The orderly, sequential entry of the subject in each and every voice of a fugue.
All fugues begin with an exposition and the term most formally applies to this first exposure of the subject heard in each voice, one after the other. When such an orderly and complete statement of the subject in all voices occurs elsewhere in the fugue, it is called a counter-exposition, that is, a new exposition which is different than and thus "counter to" the initial exposition.
Here is the complete exposition of a four-voiced fugue, from Bach's Well-Tempered Clavier, Book 1, No. 1 in C major:
Despite the requirement of having each and every voice sing the subject, an exposition has a wide range of possibility and variability as evidenced by Bach's 48 fugues in the Well-Tempered Clavier. Though the number of entries must be at least as many as voices in the fugue, typically, there are more. (clarify) The order of the voices can vary as can the distance between each entry. Some fugues even have the entries overlap, creating stretto as early as the exposition. Often, multiple subject entries fall into pairs owing to the melodic and harmonic qualities of "call" and "response" or, subject and answer.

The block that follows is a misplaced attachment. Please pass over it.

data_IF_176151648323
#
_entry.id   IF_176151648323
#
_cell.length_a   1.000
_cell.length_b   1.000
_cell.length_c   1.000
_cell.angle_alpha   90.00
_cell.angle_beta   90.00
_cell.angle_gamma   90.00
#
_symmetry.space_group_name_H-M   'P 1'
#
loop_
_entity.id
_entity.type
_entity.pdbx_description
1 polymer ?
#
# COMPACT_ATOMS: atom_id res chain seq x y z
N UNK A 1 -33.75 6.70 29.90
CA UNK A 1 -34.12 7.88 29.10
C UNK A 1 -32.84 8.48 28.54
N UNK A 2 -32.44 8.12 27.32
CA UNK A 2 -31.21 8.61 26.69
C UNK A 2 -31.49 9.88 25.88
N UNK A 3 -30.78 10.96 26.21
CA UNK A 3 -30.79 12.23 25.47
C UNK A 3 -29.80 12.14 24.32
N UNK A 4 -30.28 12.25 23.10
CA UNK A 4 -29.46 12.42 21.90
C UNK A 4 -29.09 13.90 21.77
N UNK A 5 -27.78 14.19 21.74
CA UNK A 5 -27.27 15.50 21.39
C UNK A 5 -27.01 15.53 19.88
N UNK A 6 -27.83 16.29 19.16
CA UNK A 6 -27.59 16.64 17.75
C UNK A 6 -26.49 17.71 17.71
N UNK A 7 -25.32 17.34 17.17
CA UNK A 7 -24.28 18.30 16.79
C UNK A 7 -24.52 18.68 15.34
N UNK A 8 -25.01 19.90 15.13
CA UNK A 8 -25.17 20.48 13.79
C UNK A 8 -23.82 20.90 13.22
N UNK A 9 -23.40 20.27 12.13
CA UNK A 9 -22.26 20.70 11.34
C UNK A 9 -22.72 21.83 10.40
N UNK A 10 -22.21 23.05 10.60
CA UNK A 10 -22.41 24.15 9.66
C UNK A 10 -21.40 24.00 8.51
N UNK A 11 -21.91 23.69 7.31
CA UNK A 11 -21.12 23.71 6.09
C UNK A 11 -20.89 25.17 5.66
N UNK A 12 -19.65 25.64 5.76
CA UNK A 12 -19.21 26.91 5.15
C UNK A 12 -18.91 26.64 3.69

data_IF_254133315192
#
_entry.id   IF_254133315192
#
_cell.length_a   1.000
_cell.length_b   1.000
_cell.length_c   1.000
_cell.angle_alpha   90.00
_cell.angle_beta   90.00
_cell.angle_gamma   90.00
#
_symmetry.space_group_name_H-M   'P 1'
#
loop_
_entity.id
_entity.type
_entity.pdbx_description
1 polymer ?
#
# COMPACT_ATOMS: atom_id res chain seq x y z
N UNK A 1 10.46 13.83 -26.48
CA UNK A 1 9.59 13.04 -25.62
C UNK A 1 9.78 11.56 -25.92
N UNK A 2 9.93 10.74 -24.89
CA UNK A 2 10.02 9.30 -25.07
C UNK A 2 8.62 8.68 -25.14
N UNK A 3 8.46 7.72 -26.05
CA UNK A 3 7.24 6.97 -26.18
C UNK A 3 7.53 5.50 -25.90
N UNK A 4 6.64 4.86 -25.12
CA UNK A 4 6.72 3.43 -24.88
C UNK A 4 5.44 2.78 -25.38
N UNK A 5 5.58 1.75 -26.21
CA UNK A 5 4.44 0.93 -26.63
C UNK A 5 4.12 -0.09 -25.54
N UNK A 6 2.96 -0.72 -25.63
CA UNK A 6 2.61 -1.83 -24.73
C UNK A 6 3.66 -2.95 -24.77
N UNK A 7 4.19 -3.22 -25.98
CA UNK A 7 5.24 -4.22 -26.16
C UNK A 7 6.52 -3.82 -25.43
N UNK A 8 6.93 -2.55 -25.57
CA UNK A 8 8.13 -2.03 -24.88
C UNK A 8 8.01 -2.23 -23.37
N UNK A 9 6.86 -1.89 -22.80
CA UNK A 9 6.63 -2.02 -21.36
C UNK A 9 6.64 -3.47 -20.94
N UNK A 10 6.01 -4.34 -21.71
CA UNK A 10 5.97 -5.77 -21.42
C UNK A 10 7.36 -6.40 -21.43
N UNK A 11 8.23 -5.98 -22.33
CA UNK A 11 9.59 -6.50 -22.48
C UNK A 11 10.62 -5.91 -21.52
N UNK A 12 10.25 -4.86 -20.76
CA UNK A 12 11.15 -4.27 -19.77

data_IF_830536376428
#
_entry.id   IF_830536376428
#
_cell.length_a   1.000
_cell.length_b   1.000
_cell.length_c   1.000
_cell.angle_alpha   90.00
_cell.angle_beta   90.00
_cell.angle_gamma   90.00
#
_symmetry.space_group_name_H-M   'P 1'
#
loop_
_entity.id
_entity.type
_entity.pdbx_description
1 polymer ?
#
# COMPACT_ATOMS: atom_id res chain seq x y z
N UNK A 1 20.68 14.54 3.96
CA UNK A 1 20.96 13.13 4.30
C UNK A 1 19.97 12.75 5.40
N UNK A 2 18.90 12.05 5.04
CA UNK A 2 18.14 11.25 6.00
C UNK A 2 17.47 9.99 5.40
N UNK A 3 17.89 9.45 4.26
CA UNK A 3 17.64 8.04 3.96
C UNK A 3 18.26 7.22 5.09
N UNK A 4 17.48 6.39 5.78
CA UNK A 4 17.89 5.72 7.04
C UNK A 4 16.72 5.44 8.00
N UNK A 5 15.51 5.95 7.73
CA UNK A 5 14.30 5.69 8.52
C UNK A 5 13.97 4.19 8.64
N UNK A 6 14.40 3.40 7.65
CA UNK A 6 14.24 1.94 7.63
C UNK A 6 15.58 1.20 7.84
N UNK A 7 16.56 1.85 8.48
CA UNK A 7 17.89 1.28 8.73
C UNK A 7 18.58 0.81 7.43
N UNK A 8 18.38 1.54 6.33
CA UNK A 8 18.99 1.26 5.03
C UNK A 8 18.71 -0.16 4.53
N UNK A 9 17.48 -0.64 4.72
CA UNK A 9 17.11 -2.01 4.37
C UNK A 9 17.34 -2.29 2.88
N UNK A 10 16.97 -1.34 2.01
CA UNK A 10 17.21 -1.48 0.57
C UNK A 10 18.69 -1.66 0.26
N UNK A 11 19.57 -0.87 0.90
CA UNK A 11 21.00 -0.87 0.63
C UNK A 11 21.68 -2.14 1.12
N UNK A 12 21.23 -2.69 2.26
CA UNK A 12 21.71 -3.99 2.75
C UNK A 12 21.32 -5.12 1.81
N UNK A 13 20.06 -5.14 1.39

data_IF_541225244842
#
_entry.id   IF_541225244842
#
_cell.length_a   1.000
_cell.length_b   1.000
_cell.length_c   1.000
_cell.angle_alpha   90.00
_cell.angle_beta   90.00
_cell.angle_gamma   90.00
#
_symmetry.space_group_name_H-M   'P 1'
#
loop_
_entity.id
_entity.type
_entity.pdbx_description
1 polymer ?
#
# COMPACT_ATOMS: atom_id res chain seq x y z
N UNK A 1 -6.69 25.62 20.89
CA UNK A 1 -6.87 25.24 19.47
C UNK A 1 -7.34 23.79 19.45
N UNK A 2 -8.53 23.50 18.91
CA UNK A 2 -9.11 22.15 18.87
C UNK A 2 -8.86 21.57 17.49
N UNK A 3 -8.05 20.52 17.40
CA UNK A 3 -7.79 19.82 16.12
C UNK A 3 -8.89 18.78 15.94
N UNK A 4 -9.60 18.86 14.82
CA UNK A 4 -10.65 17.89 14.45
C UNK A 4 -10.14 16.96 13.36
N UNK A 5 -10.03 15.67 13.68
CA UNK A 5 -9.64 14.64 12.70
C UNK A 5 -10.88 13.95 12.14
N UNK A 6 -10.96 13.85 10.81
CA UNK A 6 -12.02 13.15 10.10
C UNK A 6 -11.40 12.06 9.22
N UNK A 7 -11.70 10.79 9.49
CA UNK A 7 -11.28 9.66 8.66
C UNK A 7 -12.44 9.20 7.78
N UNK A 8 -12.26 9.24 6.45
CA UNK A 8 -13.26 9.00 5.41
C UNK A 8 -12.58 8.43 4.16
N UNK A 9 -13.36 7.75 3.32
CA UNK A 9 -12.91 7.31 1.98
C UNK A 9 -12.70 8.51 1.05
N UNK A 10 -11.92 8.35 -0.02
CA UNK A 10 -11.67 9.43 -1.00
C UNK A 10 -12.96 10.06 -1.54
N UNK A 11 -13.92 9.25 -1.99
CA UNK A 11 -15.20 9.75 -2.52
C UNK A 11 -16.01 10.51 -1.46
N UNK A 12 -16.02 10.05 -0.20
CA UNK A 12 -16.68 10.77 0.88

The exposition includes more than just the subject however. Once the first voice has completed the subject, it must continue with new material that is not the subject but new, independent material that plays well along with the subject in another voice. This is the essential requirement of counterpoint. When this material has a strong identity and recurs throughout the fugue, it is called a countersubject. Countersubjects frequently occur as early as the exposition, often in the first voice against the subject in the second voice. In this way, the exposition often reveals all of the essential material that informs the remainder of the fugue.
Credit goes to Siglind Bruhn for her excellent diagrams.
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